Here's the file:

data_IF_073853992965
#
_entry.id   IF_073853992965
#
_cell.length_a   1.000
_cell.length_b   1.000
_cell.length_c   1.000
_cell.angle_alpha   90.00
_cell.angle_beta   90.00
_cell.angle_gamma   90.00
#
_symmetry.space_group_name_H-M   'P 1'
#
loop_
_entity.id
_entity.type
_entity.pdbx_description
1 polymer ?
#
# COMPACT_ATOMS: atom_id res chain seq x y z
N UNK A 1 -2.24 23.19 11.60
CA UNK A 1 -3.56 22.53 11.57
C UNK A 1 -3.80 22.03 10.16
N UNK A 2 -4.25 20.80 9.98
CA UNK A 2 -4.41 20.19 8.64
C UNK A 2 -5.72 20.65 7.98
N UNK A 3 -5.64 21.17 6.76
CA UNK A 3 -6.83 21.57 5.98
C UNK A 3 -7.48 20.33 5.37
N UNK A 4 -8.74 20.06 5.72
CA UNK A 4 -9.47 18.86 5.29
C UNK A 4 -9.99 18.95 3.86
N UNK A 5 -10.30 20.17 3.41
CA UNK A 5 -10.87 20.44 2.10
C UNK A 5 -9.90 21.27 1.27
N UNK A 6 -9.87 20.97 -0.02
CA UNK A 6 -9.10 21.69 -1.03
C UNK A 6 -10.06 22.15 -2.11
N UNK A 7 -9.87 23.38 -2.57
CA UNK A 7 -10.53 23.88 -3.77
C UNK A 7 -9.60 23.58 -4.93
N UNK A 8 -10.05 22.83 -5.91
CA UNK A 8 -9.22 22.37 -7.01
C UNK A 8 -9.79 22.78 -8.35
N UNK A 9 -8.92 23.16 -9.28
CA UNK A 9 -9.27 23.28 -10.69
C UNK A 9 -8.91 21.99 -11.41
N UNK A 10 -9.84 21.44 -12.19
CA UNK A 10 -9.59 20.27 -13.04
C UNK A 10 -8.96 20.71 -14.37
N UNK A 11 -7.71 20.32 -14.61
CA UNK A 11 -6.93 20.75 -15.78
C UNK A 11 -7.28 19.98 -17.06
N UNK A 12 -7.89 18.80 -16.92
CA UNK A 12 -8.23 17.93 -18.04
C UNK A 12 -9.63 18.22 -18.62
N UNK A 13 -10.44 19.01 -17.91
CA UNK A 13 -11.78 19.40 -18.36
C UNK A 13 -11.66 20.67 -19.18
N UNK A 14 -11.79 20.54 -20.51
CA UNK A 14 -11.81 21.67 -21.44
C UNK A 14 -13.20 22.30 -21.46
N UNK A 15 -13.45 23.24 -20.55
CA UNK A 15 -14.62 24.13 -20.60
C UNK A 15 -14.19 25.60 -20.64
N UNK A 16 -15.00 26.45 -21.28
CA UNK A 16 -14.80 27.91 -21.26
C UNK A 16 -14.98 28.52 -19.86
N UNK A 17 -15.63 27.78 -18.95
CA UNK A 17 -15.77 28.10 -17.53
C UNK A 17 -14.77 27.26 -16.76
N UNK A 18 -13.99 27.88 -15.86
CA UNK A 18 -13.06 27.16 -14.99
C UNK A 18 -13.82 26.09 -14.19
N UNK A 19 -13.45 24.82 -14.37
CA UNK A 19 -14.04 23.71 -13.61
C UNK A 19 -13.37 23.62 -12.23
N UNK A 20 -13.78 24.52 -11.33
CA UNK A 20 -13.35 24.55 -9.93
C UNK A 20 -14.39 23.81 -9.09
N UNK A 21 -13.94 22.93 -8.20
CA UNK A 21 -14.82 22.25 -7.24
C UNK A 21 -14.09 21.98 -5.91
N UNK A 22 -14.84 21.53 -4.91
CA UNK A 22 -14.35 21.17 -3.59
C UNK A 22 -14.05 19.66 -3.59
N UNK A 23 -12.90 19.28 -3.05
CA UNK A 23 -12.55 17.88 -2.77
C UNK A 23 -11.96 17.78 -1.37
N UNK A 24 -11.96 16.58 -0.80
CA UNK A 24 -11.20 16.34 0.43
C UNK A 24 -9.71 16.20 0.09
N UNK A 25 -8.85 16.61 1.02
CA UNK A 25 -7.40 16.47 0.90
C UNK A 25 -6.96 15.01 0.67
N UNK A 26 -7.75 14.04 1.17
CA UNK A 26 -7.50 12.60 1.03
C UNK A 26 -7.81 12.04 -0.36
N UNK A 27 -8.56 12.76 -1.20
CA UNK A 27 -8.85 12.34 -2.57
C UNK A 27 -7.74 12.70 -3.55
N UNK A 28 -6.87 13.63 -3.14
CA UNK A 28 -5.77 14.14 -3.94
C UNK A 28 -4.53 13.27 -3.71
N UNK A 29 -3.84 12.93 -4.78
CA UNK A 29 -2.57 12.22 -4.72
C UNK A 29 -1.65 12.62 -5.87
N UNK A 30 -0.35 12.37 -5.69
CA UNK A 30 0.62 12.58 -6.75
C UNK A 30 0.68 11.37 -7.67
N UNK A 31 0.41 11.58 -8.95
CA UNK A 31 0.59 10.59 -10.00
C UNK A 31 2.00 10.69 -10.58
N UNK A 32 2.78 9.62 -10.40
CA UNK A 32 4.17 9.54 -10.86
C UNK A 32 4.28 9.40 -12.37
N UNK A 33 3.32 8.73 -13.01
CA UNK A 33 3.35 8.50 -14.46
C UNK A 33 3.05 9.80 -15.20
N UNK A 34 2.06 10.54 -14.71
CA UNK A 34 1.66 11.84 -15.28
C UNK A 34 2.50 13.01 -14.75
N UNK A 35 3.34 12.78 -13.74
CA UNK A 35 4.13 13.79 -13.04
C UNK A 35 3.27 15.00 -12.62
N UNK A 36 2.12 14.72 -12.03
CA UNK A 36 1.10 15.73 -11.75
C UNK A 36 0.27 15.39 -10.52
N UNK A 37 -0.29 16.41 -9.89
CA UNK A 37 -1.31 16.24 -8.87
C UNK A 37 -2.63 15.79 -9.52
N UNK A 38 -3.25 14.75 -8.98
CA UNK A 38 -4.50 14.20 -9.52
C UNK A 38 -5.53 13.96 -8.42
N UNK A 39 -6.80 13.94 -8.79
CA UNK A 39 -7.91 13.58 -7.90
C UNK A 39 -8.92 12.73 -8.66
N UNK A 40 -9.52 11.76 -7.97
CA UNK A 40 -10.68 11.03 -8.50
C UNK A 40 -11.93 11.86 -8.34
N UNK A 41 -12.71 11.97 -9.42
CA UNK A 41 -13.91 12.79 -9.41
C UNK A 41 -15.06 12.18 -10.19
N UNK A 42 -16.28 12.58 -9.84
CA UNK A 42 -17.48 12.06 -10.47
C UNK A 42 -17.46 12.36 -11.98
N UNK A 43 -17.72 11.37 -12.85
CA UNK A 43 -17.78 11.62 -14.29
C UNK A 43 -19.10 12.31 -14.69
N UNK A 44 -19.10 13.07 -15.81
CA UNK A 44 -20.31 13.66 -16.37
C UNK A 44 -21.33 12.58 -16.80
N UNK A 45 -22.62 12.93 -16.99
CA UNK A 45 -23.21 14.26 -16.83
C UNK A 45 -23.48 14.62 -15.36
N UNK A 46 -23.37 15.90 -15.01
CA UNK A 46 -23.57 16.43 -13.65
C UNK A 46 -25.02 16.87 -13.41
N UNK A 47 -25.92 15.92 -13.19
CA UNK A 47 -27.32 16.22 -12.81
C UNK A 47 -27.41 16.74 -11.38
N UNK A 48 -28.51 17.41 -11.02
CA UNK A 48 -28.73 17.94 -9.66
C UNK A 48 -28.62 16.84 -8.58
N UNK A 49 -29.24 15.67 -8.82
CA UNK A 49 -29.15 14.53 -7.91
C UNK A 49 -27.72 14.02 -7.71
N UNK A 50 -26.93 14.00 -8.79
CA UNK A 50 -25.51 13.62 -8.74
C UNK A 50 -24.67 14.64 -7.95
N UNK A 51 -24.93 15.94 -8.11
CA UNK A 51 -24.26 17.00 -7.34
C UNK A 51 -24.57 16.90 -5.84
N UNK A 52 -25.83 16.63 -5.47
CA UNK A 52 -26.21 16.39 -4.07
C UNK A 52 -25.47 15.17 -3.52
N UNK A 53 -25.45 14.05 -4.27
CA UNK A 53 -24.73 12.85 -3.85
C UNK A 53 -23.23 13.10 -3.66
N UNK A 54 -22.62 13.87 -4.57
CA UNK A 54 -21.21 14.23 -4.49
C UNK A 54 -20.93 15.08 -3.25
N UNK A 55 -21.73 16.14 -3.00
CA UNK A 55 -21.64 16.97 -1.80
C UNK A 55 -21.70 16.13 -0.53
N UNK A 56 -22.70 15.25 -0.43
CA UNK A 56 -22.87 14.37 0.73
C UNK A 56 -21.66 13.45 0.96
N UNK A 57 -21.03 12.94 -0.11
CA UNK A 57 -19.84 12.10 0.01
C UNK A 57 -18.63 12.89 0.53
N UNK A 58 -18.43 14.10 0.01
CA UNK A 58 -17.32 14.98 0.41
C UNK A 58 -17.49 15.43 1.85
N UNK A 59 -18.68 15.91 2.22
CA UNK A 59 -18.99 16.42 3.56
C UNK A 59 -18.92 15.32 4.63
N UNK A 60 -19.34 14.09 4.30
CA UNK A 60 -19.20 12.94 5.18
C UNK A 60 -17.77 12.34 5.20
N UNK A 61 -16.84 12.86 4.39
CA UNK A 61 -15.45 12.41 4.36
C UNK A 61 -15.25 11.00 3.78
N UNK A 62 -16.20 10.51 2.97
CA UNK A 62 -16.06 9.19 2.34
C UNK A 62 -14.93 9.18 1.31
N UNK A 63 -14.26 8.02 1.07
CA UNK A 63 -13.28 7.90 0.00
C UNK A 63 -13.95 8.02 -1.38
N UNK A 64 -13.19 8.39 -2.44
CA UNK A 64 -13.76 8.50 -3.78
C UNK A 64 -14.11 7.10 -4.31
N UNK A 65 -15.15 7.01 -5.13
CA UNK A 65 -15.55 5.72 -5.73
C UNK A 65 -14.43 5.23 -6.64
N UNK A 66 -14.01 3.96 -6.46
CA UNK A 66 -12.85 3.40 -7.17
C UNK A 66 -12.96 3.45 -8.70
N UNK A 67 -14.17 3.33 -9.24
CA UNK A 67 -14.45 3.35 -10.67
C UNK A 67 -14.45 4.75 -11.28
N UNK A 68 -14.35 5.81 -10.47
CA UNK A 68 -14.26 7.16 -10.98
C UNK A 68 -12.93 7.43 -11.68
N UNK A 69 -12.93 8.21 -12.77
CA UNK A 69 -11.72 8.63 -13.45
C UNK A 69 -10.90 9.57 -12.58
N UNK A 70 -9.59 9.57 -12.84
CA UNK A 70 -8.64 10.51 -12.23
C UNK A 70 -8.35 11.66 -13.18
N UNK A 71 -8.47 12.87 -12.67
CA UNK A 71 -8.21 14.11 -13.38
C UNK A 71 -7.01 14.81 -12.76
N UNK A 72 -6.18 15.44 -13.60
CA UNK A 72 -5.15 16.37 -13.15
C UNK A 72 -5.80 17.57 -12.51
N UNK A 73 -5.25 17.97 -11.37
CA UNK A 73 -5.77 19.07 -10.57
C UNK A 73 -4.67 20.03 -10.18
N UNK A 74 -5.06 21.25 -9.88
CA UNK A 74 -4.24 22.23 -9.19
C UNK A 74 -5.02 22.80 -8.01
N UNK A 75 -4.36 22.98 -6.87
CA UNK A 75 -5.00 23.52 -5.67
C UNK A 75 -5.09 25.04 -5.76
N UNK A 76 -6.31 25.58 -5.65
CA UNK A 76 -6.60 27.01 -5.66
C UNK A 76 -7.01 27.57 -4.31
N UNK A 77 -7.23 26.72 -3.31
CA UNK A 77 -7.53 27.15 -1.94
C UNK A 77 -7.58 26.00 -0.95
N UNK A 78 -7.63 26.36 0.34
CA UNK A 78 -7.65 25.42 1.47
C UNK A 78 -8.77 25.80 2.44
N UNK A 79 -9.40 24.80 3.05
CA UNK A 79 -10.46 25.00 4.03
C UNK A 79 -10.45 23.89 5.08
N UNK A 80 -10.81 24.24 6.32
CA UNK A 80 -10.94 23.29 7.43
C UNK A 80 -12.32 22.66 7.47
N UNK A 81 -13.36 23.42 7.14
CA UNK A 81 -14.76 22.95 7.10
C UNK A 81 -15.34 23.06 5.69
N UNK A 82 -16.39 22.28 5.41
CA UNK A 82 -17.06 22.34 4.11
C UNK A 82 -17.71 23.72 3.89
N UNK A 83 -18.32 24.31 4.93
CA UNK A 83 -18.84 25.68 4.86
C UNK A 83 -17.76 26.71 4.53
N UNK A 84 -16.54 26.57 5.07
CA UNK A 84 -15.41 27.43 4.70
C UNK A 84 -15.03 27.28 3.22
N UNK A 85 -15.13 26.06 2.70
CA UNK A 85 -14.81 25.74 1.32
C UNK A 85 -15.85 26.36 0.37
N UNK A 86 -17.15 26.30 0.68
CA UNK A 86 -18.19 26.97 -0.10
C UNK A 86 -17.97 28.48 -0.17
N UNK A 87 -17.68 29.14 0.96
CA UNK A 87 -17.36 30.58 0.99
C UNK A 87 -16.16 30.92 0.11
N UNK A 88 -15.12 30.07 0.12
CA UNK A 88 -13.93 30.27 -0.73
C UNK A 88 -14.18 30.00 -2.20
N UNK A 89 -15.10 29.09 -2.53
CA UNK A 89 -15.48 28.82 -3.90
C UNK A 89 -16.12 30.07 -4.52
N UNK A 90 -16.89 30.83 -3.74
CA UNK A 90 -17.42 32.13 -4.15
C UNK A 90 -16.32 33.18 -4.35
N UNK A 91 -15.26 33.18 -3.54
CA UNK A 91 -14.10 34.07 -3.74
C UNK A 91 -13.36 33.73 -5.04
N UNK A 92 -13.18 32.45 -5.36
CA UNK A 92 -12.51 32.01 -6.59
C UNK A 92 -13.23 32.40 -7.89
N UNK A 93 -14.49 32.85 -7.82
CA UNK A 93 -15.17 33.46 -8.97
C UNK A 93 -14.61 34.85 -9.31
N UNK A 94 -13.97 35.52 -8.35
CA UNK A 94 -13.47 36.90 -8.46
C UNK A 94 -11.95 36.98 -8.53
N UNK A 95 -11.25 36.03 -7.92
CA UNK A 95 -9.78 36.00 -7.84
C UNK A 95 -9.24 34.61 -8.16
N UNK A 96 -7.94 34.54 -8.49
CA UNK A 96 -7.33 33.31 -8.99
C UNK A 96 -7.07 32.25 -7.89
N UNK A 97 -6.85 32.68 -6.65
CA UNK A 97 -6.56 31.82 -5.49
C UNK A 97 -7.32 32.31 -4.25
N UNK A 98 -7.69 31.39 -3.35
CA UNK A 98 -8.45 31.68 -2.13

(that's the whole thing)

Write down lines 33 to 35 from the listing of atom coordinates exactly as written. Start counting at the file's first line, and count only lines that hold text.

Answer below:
N UNK A 5 -10.30 20.17 3.41
CA UNK A 5 -10.87 20.44 2.10
C UNK A 5 -9.90 21.27 1.27